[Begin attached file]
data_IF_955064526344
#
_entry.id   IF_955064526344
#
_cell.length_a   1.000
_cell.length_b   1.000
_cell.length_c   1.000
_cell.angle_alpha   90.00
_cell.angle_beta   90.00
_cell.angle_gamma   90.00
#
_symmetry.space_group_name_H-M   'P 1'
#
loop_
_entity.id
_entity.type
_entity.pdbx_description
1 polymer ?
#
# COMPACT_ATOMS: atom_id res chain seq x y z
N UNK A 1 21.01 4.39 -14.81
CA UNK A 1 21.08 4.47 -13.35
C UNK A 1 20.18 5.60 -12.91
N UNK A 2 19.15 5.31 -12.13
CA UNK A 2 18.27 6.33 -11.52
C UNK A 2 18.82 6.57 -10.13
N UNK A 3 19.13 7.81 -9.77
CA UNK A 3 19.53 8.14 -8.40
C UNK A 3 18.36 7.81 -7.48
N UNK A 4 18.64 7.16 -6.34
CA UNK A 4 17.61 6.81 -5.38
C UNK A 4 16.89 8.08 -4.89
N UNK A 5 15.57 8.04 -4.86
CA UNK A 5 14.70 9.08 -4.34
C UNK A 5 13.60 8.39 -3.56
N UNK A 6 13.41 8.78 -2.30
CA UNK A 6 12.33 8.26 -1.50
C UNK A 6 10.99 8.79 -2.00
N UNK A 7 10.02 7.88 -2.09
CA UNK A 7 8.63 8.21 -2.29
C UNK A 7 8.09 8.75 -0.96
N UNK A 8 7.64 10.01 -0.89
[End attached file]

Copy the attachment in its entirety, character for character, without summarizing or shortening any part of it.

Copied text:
data_IF_955064526344
#
_entry.id   IF_955064526344
#
_cell.length_a   1.000
_cell.length_b   1.000
_cell.length_c   1.000
_cell.angle_alpha   90.00
_cell.angle_beta   90.00
_cell.angle_gamma   90.00
#
_symmetry.space_group_name_H-M   'P 1'
#
loop_
_entity.id
_entity.type
_entity.pdbx_description
1 polymer ?
#
# COMPACT_ATOMS: atom_id res chain seq x y z
N UNK A 1 21.01 4.39 -14.81
CA UNK A 1 21.08 4.47 -13.35
C UNK A 1 20.18 5.60 -12.91
N UNK A 2 19.15 5.31 -12.13
CA UNK A 2 18.27 6.33 -11.52
C UNK A 2 18.82 6.57 -10.13
N UNK A 3 19.13 7.81 -9.77
CA UNK A 3 19.53 8.14 -8.40
C UNK A 3 18.36 7.81 -7.48
N UNK A 4 18.64 7.16 -6.34
CA UNK A 4 17.61 6.81 -5.38
C UNK A 4 16.89 8.08 -4.89
N UNK A 5 15.57 8.04 -4.86
CA UNK A 5 14.70 9.08 -4.34
C UNK A 5 13.60 8.39 -3.56
N UNK A 6 13.41 8.78 -2.30
CA UNK A 6 12.33 8.26 -1.50
C UNK A 6 10.99 8.79 -2.00
N UNK A 7 10.02 7.88 -2.09
CA UNK A 7 8.63 8.21 -2.29
C UNK A 7 8.09 8.75 -0.96
N UNK A 8 7.64 10.01 -0.89